Additional research on language development in children with ASD and ID is warranted considering that language abilities may be influenced by different foundational skills than for children with unimpaired cognitive skills (van der Schuit, Segers, van Balkom, & Verhoeven, 2011). Indeed, van der Schuit et al. (2011)  found that vocabulary knowledge was related to both concurrent and later syntactic knowledge in children with ID, but the relationship between vocabulary and syntactic knowledge was not significant for 4- and 5-year-old typically developing children, matched on chronological age. They suggested that children with ID demonstrate a prolonged reliance on lexical knowledge to facilitate syntactic performance. Eigsti et al. (2011)  also highlighted that language acquisition in children with ASD might be driven by a protracted developmental pattern such that biases or mechanisms for learning come into play later than would be expected on the basis of typical development or nonverbal cognition. The possibility that a stronger foundation of lexical abilities is needed to support sentence comprehension in children with ID, including those with ASD, relative to typical development is worthy of further research.
An alternative explanation is that boys with ASD and ID were challenged to a greater degree than boys with typical development matched on nonverbal cognition in terms of the processing demands of the TROG–2, including demands on memory and attention. The TROG–2 manual states that poor performance due to lexical errors could indicate more difficulty with memory or attention than syntactic comprehension per se; however, the TROG–2 was not designed to differentiate between impaired processing, on the one hand, and lexical and syntactic impairments on the other. Thus, the qualitative analysis of errors on the last five blocks completed by each boy with ASD and ID can only hint at the reasons for their poorer performance and increased lexical errors. Approximately half of the boys with ASD and ID displayed sporadic errors, indicative of processing limitations, whereas half displayed random errors, indicative of poor interpretation of the syntactic constructions being tested. Two thirds of these boys systematically failed all items of at least one block, also indicating a lack of mastery for some constructions. On the basis of our results, we can conclude that boys with ASD and ID have weaker sentence comprehension and increased lexical errors than expected based on their nonverbal cognitive ability. A lack of syntactic knowledge and processing limitations contributed to their problems, although the relative contributions of these factors may differ across individuals and syntactic constructions. Pending future research, optimally integrating lexical and syntactic information during sentence comprehension might be an appropriate target for language interventions for children with ASD and ID.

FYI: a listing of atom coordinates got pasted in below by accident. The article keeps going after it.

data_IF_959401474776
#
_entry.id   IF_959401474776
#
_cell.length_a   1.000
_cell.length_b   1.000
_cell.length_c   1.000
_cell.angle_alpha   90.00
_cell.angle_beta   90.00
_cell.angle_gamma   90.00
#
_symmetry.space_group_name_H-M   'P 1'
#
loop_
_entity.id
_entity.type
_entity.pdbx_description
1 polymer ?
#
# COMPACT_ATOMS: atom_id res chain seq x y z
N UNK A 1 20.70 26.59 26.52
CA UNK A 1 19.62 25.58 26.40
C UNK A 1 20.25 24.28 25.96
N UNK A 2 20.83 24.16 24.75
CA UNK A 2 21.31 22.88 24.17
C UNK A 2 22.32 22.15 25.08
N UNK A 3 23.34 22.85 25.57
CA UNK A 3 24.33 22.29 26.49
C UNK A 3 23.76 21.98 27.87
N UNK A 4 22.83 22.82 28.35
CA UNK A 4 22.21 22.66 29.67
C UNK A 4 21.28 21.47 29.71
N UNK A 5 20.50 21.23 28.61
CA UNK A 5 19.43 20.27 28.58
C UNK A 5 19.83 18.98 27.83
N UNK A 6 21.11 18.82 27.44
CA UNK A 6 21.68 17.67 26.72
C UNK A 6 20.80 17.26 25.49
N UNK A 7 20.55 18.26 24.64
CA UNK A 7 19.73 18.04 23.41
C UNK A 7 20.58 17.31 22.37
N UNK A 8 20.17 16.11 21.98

Errors for Nonreversible and Reversible Sentences
In exploratory analyses we found that the subgroup of boys with ASD and ID were more likely to commit at least one lexical error during the comprehension of reversible sentences than were boys with typical development; this was not true for nonreversible sentences or for the overall sample of boys with ASD. Reversible SVO sentences present high processing demands because of the need to use syntactic knowledge about word order to distinguish between the correct interpretation and an incorrect interpretation involving the same lexical items but reversed word order (e.g., “The man is chasing the dog” vs. “The dog is chasing the man”). As also suggested by our findings of an increased overall number of lexical errors in boys with ASD and ID, children with ASD may revert to less advanced comprehension strategies (e.g., failing to use lexical knowledge), in particular during reversible sentence comprehension, leading to lexical errors (Tager-Flusberg, 1981).
It is interesting that neither the overall group with ASD nor the subgroup of boys with ASD and ID differed from typically developing boys in rate of word order errors. These findings are in line with the notion that children with ASD are able to use syntactic knowledge to support comprehension (Paul et al., 1988; Swensen et al., 2007; Tager-Flusberg, 1981). The finding that boys with ASD and ID had overall impaired sentence comprehension and more lexical errors, especially on reversible SVO comprehension, could be taken to align with the proposal that deficits in declarative learning and memory create linguistic challenges for this subgroup of children with ASD by negatively affecting lexical development (Boucher, Mayes, & Bigham, 2008). Declarative (explicit, associative) memory is that which is accompanied by a feeling of effortful recollection and includes semantic and episodic memory (Boucher et al., 2008). Boucher et al. (2008)  hypothesized that impaired comprehension and semantic knowledge result from limited categorical world knowledge due to declarative memory deficits in the form of poor integration of episodic memories. Children with ASD and ID may adequately acquire words and apply word knowledge on simple tests of receptive vocabulary, such as the PPVT–4, but fail to generalize or use that knowledge across tasks, perhaps especially when lexical and syntactic processing must be integrated (Boucher et al., 2008). The effects of memory and learning impairments associated with the declarative system on language development are in need of further research, including how these impairments affect the integration of knowledge across language domains (Boucher, 2012). Given the exploratory nature of our findings regarding this topic, experimental tasks are needed to test whether children with ASD or subgroups of children with ASD have difficulty integrating lexical and syntactic knowledge and whether such difficulty may be exacerbated by and detectable only in the context of syntactically challenging constructions, such as reversible sentences.